The brutes who lynched a wounded Syrian in cold blood near the northern Israeli village of Majdal Shams on Monday night almost certainly shot their Druze brothers across the border in the foot.

Not only did the perpetrators of the act severely tarnish the image of the Druze community and weaken Jewish Israelis’ feeling of concern for members of the persecuted minority in Syria, the lynchers also likely offered Sunni extremists in the war-torn region an excuse to avenge the killing of a man who was, at least according to the Druze and the Syrian regime, a fellow Sunni fighter.

Thus the same Druze men and women in the Golan Heights and in the rest of the country who have in recent days attempted to mobilize Israeli officials to take action in order to rescue the Syrian Druze from the impending disaster and revenge killings by jihadists may have ended up encouraging the extremists to go off on their own murder sprees, thus signing a death warrant for their cousins in the Syrian Druze village of Hader.

The Syrian regime’s response to the lynching certainly won’t help either. Official publications issued by supporters of President Bashar Assad praised the mob of Golan Heights Druze residents and described their assault on the injured Syrian as “heroic.”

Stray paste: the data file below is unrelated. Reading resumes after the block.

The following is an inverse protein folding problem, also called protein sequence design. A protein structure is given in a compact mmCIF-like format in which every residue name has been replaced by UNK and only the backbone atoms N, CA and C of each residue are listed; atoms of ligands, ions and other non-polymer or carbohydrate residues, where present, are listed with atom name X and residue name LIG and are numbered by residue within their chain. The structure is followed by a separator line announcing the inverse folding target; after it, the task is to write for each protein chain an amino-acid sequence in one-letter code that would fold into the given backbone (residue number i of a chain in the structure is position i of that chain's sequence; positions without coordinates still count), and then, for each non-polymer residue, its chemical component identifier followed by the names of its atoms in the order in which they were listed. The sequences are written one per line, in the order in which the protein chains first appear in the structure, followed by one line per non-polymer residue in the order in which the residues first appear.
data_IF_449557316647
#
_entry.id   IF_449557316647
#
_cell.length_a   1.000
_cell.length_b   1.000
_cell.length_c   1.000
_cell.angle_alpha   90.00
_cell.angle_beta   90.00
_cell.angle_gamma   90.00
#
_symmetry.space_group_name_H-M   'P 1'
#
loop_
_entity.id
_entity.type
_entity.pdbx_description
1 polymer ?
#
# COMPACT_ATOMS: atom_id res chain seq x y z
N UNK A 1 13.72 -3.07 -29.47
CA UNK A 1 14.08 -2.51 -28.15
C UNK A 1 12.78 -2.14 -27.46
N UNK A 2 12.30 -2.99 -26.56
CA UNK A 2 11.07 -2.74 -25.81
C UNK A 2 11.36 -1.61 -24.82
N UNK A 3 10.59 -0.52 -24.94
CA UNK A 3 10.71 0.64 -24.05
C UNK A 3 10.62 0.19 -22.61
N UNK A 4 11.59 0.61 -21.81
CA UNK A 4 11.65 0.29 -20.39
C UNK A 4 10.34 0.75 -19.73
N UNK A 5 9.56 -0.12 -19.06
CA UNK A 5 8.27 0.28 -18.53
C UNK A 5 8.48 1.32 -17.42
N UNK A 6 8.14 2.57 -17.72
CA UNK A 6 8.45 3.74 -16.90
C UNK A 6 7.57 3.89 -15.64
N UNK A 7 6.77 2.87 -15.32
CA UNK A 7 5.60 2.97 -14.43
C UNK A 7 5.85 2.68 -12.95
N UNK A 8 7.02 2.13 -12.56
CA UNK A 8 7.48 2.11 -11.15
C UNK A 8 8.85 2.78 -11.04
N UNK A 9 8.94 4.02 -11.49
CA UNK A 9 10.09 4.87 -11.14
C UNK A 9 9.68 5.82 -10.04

It seems that regime authorities are working overtime to produce a violent reaction on the part of the Druze in Israel and the Golan Heights on the one hand, and the radical Sunni opposition in Syria on the other.

But it was various sources within the Druze community in Israel that played a role in spreading false information about occurrences on the other side of the border, apparently in order to portray the community in Syria as on the brink of imminent catastrophe.

The Druze in Syria and Israel certainly have many reasons to feel concerned, particularly after the massacre perpetrated by members of the al-Nusra Front in a small village in the northern Idlib province last week. Yet the community members in the Druze areas of southern Syria are not under attack or in immediate danger of annihilation.